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Lockheed Martin will 'back into' STOVL F-35 JSF testing

Lockheed Martin plans to "back into" jet-borne flight tests of the short take-off and vertical landing (STOVL) F-35B Joint Strike Fighter, taking the approach used by Hawker with the original Harrier and Boeing with its X-32B JSF concept demonstrator.

Flight testing will start with conventional take-offs and landings, and transitions from wing-borne to jet-borne flight will begin at altitude and gradually "build down" to vertical landings, says Doug Pearson, vice-president, F-35 integrated test force.

The first F-35B, aircraft BF-1, is in ground testing at Lockheed's Fort Worth, Texas plant after roll-out on 18 December. The aircraft (pictured) is in the fuel barn, where the fuel system is being checked for leaks, tanks filled and flushed to remove debris, fuel quantity calibrated, and aircraft empty weight and unusable fuel measured.

Any manufacturing debris larger than 200µ must be removed before flight. On the first F-35, aircraft AA-1, this took one-third of the fills and flushes required for the first F-22, says Pearson, adding: "That's an indication of manufacturing quality." AA-1 also had no external leaks, he says.

After the fuel barn, flight test instrumentation will be checked out. BF-1 has the most complex instrumentation of all the development aircraft, says Pearson, because it will be the workhorse for propulsion, flying qualities and aerial refuelling testing.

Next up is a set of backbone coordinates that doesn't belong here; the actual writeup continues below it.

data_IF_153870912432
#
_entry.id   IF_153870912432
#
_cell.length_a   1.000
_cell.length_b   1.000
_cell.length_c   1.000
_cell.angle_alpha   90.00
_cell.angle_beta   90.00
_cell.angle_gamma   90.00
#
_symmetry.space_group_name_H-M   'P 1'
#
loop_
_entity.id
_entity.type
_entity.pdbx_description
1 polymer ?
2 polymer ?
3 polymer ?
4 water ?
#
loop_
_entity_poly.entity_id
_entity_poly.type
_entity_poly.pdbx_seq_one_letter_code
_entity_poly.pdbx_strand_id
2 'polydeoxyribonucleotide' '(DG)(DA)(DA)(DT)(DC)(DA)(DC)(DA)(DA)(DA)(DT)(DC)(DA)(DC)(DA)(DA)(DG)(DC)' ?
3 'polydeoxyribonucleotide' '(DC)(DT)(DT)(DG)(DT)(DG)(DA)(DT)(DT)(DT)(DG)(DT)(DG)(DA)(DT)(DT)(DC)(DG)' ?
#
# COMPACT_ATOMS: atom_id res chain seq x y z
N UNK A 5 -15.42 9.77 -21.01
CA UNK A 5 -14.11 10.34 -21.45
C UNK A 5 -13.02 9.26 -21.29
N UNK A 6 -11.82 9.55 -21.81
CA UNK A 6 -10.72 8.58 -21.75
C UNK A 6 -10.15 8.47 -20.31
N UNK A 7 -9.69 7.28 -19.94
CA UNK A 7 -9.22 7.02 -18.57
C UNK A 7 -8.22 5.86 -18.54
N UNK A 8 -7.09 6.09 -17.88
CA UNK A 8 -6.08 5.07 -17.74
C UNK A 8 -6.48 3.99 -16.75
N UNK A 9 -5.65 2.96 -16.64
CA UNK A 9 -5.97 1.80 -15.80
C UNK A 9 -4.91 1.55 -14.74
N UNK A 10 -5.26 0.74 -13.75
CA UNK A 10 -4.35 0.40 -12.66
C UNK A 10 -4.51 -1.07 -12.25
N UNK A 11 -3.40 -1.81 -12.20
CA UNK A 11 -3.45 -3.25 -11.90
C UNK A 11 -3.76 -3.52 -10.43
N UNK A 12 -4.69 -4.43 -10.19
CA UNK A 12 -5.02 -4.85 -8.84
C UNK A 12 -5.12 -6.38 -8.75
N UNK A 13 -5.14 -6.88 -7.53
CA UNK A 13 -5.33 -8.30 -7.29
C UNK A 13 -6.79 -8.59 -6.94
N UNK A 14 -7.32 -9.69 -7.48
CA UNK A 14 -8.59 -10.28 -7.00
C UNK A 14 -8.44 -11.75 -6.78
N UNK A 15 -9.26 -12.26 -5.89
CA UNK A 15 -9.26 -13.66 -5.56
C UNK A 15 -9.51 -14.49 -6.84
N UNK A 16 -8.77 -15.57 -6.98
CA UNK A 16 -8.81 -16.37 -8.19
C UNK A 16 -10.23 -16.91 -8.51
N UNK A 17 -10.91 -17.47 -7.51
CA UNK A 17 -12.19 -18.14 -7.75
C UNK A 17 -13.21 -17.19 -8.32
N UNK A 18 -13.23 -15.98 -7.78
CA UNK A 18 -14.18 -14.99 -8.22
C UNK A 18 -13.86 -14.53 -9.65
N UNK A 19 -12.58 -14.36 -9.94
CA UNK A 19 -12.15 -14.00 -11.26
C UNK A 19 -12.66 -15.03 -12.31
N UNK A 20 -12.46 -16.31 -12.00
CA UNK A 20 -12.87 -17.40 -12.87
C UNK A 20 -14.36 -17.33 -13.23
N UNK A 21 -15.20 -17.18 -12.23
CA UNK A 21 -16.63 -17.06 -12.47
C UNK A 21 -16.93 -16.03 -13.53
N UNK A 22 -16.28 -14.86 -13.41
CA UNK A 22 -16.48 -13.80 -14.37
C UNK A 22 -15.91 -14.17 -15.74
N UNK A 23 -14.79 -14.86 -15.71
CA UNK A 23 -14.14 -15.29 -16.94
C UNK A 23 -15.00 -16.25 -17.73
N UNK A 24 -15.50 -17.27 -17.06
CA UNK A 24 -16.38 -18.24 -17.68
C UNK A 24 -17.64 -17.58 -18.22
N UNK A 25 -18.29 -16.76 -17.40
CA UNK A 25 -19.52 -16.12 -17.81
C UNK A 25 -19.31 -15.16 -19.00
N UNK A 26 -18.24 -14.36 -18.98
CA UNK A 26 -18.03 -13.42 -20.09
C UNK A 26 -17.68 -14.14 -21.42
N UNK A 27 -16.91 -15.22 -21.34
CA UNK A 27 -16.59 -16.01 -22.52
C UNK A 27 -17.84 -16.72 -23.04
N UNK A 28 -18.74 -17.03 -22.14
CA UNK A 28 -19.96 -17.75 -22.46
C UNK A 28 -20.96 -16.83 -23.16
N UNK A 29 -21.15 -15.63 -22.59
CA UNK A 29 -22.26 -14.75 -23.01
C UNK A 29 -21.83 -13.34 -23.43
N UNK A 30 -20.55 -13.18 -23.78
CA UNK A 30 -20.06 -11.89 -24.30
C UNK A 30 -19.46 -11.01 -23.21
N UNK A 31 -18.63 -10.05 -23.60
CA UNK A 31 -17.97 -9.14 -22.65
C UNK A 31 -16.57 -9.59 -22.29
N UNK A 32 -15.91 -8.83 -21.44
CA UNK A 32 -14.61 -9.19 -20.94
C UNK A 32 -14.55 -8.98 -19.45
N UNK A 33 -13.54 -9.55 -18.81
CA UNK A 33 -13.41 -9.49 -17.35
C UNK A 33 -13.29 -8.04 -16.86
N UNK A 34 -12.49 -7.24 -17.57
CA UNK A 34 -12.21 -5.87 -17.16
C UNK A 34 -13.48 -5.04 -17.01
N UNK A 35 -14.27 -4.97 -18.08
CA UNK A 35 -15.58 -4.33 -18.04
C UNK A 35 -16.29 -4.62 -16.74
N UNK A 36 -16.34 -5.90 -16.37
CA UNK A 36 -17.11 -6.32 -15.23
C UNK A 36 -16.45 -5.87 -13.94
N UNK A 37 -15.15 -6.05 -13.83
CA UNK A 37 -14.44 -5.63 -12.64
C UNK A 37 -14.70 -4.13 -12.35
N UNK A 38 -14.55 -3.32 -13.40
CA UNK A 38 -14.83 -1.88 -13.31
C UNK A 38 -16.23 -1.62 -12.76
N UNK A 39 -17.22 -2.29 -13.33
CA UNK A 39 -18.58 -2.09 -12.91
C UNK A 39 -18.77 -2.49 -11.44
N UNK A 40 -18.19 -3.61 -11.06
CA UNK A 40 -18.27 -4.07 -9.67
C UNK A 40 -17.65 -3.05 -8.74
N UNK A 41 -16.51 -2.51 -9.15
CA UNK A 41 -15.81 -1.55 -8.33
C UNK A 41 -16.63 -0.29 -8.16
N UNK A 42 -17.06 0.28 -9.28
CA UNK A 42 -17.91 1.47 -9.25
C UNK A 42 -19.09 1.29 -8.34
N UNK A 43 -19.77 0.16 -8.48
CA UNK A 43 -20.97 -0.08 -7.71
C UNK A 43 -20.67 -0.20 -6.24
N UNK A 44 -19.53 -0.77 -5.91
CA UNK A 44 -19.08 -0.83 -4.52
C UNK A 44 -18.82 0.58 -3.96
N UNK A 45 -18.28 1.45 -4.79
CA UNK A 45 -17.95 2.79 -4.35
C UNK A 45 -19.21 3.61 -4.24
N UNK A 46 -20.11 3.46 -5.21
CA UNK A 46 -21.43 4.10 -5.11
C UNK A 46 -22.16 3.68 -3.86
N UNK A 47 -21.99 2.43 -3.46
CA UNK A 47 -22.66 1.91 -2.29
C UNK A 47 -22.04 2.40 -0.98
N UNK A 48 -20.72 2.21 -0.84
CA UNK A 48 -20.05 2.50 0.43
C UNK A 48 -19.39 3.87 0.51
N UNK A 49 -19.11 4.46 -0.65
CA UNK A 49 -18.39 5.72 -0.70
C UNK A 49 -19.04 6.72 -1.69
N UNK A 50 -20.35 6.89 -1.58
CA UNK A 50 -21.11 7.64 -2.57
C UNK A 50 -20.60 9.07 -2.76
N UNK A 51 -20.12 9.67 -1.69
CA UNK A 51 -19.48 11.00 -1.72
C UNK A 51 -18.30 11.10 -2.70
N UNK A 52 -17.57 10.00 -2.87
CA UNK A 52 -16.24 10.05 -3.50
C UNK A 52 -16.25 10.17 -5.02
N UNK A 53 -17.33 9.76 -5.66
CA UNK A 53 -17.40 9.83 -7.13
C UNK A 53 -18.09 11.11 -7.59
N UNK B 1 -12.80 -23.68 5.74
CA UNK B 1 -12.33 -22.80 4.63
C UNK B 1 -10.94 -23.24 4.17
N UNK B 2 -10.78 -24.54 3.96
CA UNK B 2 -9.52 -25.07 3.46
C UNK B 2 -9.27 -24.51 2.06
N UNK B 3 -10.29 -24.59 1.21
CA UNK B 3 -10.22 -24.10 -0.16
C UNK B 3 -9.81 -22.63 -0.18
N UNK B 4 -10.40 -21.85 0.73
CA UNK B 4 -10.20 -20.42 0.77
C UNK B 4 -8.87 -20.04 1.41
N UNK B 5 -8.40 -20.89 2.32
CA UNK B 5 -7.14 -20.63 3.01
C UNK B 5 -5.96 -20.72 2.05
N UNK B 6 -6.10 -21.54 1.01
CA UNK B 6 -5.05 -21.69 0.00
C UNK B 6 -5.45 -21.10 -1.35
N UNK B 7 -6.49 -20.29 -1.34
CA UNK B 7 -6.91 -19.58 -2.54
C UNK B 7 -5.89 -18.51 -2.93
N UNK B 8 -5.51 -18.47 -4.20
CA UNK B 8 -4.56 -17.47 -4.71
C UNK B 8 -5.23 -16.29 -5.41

This will be followed by structural coupling and ground vibration tests in various configurations, with doors open and closed. "We've got a lot of doors," says Pearson. Vehicle systems functionality will then be checked, including a taxi test of the F-35B's smaller and lighter brakes.

Early in the second quarter, BF-1 is scheduled on the hover pit at Fort Worth for the first of two periods of propulsion system ground testing. This will characterise the engine and check the functioning of doors and nozzles.

Lasting about a week, the tests will involve about 10h of engine runs with the aircraft strapped down, says Pearson. A second round of pit tests will follow, lasting about two weeks and looking at the STOVL propulsion system in more detail.

Lockheed then plans to change out "a very few of the subsystems", installing later versions, before beginning flight tests. BF-1 is planned to fly around mid-year, says Pearson, adding: "The window opens at the end of May." BAE Systems test pilot Graham Tomlinson is scheduled to make the first flight.

Testing will begin by flying BF-1 on the same conventional "up-and-away" profiles as AA-1 for comparison. "We will back into STOVL tests," says Pearson. "We could begin with 'press-ups', but the risk is higher. This way we make sure all the control and radios work."

Transition testing will begin at higher altitudes and speeds and work lower and slower, he adds. "We will begin the transitions up-and-away so if we have an issue there is altitude to recover. Then we will do slower and slower approaches and landings before we do a full-blown STOVL."

BF-1 is expected to fly at Fort Worth for several months before deploying to the US Navy test centre in Patuxent River, Maryland, "likely in the first quarter of 2009", says Pearson. In all, there will be 13 flight-test F-35s - four CTOL, five STOVL and three for the CV carrier variant, plus AA-1, which is not production-representative.




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